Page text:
______________________________________ Precursor CNBr-Cleaved Number Protein Precursor Decapeptide Analog AnalogPlasmid Repeats M.W. M.W.______________________________________pGX2346 3 24,729 4,004pGX2348 5 26,996 6,270pGX2354 10 32,931 12,206pGX2358 15 38,854 18,128pGX2365 20 44,803 24,077______________________________________
FIG. 5 shows the amino acid sequence of the 24,077 molecular weight bioadhesive precursor protein analog produced by cells containing plasmid pGX2365 after cyanogen bromide cleavage.
D. Analysis of the Decreased Bioadhesive Precursor Protein Analog Accumulation with Increasing Decapeptide Repeat Length. Based on the intensity of immunological reaction in Western blots (FIG. 6), and Coomassie-stained total cellular protein (data not shown), the E. coli cells with plasmids pGX2346 and pGX2348 produced the bioadhesive precursor protein as several percent of the total insoluble protein, but as the number of decapeptide repeats was increased to 10, 15 and 20, significantly less protein was produced. That is, the gene expression level was inversely dependent on the number of encoded decapeptide repeat units. The plasmid series pGX2346 through pGX2365 with three to twenty repeats were constructed to be identical, except for the length of the synthetic bioadhesive precursor protein gene. Therefore, it seems likely that the decreased expression level is associated directly with the increased size of the expressed gene.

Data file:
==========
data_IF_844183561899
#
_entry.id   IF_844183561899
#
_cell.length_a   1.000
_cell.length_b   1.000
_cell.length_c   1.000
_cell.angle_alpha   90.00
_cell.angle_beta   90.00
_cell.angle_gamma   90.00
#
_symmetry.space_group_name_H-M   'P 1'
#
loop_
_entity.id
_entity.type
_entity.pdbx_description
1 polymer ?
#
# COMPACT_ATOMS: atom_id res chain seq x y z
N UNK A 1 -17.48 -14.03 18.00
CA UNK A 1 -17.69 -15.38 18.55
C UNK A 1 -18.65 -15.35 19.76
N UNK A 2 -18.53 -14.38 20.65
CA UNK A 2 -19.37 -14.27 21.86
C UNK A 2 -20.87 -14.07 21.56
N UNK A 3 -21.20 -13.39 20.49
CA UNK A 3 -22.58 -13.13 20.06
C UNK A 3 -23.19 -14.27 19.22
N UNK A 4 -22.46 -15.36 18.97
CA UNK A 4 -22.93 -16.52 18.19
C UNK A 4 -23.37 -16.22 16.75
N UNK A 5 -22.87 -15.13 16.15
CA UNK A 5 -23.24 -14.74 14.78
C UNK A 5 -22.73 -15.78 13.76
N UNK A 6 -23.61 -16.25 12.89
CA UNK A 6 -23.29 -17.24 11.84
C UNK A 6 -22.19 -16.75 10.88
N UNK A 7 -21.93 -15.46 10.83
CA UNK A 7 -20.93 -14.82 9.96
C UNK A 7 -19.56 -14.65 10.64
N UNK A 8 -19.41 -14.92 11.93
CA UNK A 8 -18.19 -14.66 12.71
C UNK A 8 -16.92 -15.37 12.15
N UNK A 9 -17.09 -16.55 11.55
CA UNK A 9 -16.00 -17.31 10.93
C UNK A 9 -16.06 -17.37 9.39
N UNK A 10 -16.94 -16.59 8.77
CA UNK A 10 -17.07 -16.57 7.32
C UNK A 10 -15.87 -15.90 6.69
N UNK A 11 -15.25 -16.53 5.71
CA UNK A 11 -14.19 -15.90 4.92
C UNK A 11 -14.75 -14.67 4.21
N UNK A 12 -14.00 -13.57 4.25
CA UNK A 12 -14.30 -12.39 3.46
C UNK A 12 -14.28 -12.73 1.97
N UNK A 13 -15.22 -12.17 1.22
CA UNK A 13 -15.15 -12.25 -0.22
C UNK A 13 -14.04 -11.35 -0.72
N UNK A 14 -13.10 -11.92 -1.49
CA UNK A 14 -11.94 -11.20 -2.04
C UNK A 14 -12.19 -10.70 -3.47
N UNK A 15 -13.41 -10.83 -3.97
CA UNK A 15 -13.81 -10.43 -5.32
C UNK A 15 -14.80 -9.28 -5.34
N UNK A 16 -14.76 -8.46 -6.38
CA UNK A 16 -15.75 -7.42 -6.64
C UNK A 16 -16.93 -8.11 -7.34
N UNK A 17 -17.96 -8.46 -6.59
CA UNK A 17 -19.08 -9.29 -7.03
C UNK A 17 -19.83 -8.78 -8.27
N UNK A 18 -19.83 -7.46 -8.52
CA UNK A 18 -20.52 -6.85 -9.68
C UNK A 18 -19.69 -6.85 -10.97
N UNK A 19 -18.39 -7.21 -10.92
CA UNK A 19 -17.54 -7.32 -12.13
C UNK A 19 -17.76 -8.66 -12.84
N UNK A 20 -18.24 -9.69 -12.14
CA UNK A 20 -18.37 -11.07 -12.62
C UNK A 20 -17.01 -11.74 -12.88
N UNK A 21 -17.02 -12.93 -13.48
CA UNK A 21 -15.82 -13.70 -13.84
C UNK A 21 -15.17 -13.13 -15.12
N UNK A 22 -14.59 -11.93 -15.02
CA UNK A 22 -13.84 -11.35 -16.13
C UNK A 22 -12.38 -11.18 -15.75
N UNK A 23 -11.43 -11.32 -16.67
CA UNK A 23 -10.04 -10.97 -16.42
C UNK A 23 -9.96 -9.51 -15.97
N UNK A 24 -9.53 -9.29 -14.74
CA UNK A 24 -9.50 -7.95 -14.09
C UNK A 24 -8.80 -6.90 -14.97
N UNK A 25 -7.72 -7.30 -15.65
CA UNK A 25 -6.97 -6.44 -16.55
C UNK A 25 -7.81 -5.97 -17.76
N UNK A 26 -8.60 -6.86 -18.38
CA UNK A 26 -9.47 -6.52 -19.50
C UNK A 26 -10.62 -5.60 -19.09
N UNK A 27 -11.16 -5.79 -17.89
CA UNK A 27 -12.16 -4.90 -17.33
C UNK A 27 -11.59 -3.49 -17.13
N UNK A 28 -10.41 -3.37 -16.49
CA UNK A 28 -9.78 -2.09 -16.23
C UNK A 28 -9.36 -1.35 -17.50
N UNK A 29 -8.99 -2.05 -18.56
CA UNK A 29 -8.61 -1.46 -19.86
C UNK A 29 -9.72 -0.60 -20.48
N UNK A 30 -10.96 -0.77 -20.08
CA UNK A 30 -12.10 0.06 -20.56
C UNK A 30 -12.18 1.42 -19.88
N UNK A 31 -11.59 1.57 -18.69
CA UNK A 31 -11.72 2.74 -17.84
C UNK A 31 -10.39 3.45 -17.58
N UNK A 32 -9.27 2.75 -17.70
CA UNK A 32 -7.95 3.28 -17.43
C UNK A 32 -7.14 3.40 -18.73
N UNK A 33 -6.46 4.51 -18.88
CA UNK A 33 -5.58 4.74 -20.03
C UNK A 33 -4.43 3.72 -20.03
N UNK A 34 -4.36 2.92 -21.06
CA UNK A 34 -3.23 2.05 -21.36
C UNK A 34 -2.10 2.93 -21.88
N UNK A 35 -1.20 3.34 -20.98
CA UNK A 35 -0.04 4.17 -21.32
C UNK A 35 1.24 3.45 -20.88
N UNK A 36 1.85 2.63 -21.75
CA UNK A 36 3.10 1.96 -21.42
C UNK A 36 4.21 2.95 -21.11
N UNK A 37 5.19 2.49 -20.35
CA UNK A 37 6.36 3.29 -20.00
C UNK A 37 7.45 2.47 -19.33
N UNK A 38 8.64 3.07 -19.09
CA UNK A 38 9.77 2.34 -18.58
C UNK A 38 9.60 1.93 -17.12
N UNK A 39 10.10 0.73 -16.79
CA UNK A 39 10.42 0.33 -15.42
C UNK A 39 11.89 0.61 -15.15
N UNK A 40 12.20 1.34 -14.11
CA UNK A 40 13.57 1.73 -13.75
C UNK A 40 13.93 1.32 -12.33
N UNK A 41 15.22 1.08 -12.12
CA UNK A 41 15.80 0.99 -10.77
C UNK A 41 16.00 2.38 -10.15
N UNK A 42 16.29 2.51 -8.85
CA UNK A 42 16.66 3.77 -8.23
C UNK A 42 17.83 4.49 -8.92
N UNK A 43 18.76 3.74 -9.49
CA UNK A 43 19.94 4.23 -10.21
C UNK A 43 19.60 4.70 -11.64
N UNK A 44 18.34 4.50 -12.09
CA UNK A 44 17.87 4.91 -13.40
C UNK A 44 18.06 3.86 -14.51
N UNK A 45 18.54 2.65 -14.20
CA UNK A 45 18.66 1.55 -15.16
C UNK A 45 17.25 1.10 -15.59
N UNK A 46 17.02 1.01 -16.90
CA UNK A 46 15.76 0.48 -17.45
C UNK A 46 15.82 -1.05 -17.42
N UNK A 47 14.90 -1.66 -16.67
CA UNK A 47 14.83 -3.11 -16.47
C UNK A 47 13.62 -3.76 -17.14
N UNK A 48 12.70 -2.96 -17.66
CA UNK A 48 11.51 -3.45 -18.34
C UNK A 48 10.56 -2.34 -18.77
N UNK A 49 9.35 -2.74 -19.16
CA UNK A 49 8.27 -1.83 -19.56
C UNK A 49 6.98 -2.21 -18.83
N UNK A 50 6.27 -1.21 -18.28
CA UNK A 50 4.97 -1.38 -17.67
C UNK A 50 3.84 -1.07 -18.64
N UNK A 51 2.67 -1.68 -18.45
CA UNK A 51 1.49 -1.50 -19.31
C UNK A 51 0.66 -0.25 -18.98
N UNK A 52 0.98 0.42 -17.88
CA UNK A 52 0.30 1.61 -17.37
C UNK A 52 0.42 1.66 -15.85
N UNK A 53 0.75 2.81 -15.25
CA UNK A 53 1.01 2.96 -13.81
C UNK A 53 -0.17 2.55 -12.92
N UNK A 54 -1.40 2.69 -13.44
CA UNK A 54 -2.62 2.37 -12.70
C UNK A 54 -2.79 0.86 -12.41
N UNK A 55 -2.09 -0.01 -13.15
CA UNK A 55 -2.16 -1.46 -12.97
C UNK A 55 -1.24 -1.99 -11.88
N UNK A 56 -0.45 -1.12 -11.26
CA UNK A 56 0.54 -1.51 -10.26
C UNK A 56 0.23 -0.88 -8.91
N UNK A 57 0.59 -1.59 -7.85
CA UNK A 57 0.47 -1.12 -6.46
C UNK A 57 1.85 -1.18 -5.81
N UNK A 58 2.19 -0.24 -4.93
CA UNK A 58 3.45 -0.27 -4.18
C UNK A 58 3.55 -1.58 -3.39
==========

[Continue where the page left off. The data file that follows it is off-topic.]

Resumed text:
E. Fermentation of E. coli strains for production of the bioadhesive precursor protein analog. Plasmid pGX2287 contains the bla gene which encodes beta-lactamase, providing ampicillin resistance, as well as the trpED genes that in trytophan-deficient medium complement the trpED102 deletion in the host GX3015 chromosome. Transformed cultures of E. coli GX3015 were grown with 100 ug/ml ampicillin and/or in medium lacking tryptophan.